On the Occasion of Women’s History Month, We Appreciate the History of Women’s Struggles & Take a Look at their Contributions in Creating our Future, the Metaverse.
In October of last year, Facebook took the world by storm by announcing that it was changing its name to ‘Meta’ and thus staking claim to a developing metaverse. While the metaverse did not begin with this announcement, it seems to have floated to the mainstream through Zuckerburg’s vision. But what is this vision but an obvious connection of worlds that had been viewed in disparity?
The key to viewing the metaverse and its effects on our lives is through envisioning a totality that integrates the virtual with the physical and the economic–three intertwined worlds now merging into one.
As of today, women have continuously struggled to enforce their presence in the physical and the economical spheres. This manifests in international wage gaps hunting employers and human rights violations occurring on social and judicial levels in even the most advanced of societies (the fact that grassroot pro-choice movements are still required in the US is a testament to that). However, with the integration of the virtual and the decentralization of currencies (through the rise of a digital ‘virtual’ economy), women might just be able to navigate their existing struggles and reshape their relationship with the current patriarchal world. Their contributions to the rising world are a start, but are they an end?
Women’s Contributions To The Metaverse
In the world of immersive technology, women have been the demographic most subjected to discrimination and a lack of representation. Indeed, the great majority (over 75%) of those in tech are men. However, a quick look at women’s history shows us that they are not the ones to stay silent if outnumbered; they know they have a seat at the table and they know they will take it no matter what.
With the rise of the Metaverse, women are becoming the face of modern technology on their own terms, not through men-led stereotypes that degrade women’s bodies and freedoms.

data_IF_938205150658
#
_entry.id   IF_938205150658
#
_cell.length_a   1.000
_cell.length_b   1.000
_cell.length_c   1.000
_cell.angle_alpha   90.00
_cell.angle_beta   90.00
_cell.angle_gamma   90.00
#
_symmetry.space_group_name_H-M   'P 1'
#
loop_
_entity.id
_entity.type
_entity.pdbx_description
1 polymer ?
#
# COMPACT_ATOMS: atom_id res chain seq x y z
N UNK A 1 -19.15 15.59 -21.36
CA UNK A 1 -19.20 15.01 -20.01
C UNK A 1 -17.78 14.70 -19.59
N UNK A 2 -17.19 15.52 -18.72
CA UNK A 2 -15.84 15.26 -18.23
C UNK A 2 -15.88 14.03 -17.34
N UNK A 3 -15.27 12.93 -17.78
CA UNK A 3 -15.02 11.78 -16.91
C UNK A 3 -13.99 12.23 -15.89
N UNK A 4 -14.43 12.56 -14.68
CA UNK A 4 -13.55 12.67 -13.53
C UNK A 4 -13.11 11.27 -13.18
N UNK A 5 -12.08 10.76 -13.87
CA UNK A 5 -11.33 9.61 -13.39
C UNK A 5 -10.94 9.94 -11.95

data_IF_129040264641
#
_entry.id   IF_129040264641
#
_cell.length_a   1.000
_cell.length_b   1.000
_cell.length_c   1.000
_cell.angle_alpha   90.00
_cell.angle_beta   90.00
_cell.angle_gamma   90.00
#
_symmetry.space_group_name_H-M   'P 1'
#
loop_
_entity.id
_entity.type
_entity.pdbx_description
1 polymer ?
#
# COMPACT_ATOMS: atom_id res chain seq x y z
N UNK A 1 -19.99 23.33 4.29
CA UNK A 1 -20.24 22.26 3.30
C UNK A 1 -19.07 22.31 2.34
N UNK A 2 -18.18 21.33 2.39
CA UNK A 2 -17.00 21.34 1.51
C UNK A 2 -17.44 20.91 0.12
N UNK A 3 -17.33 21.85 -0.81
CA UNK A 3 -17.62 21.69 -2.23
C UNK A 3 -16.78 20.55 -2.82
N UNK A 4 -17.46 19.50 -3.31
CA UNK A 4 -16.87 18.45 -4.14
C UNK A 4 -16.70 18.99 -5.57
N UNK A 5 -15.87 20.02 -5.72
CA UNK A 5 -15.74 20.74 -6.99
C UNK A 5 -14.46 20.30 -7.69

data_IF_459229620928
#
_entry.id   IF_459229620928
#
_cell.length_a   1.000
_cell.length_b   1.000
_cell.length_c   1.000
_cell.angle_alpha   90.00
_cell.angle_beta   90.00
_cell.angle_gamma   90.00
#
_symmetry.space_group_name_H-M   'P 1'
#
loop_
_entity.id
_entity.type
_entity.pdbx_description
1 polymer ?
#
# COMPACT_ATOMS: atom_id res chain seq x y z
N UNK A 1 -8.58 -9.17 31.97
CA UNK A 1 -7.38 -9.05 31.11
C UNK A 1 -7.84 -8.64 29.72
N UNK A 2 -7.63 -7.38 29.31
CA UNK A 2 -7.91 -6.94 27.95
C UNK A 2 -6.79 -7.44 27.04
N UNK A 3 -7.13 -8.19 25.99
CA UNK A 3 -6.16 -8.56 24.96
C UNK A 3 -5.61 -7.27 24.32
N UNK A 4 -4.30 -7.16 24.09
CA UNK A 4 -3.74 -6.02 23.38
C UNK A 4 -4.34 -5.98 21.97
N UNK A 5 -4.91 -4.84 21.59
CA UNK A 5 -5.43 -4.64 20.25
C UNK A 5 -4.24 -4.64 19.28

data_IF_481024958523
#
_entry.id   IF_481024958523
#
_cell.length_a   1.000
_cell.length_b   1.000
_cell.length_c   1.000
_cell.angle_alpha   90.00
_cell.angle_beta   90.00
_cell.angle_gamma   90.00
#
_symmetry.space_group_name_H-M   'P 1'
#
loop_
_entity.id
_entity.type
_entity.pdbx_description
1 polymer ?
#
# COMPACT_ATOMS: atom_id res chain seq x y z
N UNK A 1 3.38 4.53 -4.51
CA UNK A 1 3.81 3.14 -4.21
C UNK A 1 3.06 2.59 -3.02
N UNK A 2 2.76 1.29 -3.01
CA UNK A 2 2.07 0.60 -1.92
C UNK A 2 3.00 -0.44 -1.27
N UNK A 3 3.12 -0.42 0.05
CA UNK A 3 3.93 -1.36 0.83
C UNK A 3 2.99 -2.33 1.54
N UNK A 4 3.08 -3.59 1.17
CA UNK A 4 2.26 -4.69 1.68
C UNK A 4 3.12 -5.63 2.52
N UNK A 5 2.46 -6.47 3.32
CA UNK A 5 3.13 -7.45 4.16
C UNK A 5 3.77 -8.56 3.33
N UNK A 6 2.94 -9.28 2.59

Below are five women who are breaking the norms of the tech industry through their contributions:
Candice Houtekier, Art Collision’s Founder & Director
Ang’l Artiste, Artist & VR Creator
Mary Spio, CEO & Founder of CEEK
Mary Matheson, Film Director & VR Creator
Janine Yorio, Co-Founder & CEO of Everyrealm
While this new representation places women in a position of advantage in shifting the norms with the integration of the virtual, is it enough?
Representation In The Metaverse: Revolutionary Or More Of The Same?
On February 1, a 43-year old mother from London spoke up about her experience as a Meta avatar. According to her testimony, she was groped by several male avatars upon her arrival in the upcoming virtual world. While this incident quickly inspired new ‘digital rules’, it sent a downstream shock of realization: the Metaverse is not the end of women’s struggles and their history of power does not rest with its initiation.
This realization was reiterated with high fashion brands’ launches as meta businesses, signaling more objectification. The body becomes the avatar, and the avatar becomes, once more, subject to huge corporations and their anxieties for profit.
Revolutionary? Definitely not. More of the Same? Not necessarily.
How Women Can Reshape The Meta Narrative
I conclude this blog with a message of solidarity, one that has been iterated by women all over the world since the rise of our economy. While the Metaverse is not intrinsically revolutionary for women, it is dialectically influenced by their endless contributions.
The women who will shape our future as a society are those who will keep rising in tech, those who will open doors in this male-dominated industry to new generations of women, and those who will understand the ongoing struggles with the rise of the virtual.
It is the women who will flood the tech industry and impose the rules and regulations that will make the Metaverse revolutionary, who hold the future for women… And we are all here to support them this Women’s History Month and every month.
by Adham Al Saabi